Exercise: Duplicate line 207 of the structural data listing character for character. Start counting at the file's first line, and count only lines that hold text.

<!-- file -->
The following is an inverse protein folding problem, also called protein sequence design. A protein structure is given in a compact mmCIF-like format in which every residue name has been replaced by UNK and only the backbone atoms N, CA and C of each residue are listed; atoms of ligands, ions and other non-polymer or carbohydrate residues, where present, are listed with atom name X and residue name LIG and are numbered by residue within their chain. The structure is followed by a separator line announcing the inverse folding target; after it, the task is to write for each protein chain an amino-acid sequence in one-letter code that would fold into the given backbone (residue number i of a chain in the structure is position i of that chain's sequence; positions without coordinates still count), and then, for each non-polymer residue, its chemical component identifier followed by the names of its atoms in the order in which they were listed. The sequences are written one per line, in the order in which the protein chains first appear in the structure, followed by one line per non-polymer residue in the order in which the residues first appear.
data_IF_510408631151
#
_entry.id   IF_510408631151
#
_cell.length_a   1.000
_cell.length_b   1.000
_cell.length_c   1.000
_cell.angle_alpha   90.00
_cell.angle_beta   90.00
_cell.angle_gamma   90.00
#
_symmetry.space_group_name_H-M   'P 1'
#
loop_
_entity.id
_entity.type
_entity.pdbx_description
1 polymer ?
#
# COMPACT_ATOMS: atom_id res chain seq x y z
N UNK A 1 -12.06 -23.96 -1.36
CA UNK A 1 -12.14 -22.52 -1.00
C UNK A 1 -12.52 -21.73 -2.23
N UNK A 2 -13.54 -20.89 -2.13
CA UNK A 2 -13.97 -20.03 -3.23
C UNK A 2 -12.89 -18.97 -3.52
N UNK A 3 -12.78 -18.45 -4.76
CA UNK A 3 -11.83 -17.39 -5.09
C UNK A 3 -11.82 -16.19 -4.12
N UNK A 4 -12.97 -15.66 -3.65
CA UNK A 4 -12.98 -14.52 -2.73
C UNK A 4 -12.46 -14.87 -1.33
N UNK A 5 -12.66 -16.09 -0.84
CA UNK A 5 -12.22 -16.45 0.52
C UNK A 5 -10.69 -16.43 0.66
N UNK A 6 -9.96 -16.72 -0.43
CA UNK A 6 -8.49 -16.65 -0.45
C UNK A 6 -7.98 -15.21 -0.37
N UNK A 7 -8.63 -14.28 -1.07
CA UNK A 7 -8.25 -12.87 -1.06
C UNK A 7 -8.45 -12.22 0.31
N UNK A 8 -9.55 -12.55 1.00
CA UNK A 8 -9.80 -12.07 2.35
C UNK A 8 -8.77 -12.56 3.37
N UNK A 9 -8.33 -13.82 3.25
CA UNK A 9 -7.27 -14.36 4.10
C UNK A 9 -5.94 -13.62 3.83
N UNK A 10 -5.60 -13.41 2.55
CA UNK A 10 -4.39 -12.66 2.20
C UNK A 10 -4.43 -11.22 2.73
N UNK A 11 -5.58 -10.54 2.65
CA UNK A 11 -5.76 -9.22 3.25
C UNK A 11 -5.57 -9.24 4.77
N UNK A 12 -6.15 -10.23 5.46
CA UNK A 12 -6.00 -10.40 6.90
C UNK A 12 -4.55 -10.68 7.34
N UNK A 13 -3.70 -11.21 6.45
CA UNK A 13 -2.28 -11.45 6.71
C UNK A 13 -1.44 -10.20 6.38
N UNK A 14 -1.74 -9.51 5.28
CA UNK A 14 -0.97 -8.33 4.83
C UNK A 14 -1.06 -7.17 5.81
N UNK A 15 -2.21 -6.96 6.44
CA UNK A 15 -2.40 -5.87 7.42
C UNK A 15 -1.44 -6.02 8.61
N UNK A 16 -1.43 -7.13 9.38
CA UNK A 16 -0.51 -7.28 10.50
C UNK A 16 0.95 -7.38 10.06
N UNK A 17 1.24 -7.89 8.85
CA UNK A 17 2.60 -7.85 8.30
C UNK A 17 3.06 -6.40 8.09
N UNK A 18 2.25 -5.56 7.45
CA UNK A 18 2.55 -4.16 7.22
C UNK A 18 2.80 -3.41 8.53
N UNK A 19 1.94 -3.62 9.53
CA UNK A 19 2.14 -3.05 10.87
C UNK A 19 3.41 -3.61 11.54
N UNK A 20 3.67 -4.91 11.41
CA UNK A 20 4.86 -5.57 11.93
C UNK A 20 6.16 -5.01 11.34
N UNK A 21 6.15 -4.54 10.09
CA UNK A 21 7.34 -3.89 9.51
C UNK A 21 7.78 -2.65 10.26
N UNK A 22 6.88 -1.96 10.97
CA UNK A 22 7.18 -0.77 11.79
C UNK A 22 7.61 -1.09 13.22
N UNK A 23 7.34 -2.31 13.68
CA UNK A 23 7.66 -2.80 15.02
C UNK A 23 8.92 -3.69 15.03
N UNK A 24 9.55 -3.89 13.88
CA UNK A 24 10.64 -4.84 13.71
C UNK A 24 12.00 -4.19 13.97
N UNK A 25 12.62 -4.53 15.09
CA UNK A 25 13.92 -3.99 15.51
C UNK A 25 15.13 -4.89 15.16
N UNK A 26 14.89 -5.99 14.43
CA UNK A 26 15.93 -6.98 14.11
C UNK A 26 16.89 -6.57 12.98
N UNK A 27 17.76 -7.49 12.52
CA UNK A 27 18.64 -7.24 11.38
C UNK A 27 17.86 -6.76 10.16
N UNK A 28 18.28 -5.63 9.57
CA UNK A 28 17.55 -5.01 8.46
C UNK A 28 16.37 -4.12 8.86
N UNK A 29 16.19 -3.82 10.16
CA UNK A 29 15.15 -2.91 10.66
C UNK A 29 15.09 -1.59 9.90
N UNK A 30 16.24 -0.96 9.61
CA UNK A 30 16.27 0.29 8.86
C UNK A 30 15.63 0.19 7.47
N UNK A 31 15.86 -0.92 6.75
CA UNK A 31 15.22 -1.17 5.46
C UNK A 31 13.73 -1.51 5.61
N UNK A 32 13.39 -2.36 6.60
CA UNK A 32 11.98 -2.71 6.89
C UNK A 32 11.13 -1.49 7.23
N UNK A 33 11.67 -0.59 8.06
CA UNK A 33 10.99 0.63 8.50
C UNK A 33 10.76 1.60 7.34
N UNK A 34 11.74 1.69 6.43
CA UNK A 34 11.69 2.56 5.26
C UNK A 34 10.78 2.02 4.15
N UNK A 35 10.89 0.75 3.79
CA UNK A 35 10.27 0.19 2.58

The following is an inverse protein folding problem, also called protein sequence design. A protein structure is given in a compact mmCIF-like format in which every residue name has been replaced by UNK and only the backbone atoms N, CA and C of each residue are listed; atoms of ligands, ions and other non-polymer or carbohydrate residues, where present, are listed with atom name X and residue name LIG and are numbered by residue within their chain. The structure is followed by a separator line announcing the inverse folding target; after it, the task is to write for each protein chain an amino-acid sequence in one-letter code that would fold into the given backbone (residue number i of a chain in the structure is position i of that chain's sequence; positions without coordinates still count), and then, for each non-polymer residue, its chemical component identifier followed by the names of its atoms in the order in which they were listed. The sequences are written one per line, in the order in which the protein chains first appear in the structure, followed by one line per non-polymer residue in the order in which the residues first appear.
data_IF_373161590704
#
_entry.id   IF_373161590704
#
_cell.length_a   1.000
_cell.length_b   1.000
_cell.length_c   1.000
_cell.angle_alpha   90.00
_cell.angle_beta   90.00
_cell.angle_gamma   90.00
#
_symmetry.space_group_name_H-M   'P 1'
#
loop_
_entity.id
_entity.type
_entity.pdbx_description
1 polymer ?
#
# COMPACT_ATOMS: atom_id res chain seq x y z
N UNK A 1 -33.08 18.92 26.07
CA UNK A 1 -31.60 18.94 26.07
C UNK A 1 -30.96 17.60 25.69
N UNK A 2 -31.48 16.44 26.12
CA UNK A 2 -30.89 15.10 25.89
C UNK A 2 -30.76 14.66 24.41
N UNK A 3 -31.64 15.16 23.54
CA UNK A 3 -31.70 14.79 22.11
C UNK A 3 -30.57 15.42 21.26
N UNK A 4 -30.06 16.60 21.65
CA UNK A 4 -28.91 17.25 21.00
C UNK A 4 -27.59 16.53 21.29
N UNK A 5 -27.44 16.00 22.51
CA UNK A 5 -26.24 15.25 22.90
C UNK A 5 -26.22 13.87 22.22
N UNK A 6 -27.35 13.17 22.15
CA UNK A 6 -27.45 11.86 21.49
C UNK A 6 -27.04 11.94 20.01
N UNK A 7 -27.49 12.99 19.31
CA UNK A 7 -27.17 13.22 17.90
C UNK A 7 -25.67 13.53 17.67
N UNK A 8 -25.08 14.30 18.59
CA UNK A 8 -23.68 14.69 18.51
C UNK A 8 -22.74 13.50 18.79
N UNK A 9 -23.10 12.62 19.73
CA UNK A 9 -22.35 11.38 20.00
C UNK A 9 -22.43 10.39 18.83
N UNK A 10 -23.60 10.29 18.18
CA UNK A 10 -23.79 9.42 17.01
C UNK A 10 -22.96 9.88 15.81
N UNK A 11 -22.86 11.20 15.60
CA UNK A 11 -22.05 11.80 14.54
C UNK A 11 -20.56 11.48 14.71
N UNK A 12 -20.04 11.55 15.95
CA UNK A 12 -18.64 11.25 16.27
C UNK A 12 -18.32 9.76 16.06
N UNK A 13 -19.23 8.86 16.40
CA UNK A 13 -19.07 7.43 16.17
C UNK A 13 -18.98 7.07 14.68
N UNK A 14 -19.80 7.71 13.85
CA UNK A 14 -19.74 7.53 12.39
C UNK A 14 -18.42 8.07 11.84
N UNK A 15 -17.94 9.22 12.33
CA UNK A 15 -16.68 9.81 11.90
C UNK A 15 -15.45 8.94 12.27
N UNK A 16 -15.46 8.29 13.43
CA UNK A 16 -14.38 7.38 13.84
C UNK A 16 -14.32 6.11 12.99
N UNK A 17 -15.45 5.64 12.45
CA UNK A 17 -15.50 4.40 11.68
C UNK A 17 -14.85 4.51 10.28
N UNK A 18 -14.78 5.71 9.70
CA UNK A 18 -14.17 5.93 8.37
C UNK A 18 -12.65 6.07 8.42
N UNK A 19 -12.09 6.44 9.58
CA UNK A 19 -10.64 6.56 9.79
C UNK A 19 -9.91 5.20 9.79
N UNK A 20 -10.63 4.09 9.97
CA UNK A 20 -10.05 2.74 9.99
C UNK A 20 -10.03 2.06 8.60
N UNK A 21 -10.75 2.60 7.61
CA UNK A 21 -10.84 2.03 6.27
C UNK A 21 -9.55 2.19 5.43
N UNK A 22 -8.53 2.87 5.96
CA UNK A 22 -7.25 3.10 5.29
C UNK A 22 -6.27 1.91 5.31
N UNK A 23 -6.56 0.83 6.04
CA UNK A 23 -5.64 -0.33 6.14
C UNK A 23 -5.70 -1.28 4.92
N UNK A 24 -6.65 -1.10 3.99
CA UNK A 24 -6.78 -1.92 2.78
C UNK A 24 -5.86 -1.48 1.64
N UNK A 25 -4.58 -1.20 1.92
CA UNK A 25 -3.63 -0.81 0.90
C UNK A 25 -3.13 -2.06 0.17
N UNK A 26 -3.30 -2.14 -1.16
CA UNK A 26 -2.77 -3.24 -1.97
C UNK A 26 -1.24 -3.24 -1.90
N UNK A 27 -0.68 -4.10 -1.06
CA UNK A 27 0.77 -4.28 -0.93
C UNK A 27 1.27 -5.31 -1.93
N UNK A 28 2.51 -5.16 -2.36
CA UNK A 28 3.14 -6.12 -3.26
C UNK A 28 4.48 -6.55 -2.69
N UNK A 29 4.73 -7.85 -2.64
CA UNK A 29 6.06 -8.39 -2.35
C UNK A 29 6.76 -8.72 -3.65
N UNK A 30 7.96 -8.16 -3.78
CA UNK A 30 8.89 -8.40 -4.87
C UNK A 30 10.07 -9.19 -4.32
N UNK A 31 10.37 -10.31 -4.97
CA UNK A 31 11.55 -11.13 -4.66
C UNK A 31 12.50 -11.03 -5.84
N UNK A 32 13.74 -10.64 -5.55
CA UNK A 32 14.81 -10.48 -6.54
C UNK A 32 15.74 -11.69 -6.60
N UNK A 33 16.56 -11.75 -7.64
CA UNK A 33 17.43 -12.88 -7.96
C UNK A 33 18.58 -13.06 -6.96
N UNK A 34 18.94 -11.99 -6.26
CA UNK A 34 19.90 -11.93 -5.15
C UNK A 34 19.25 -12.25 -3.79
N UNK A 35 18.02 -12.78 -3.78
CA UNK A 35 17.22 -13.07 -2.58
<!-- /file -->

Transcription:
N UNK A 21 -10.75 2.60 7.61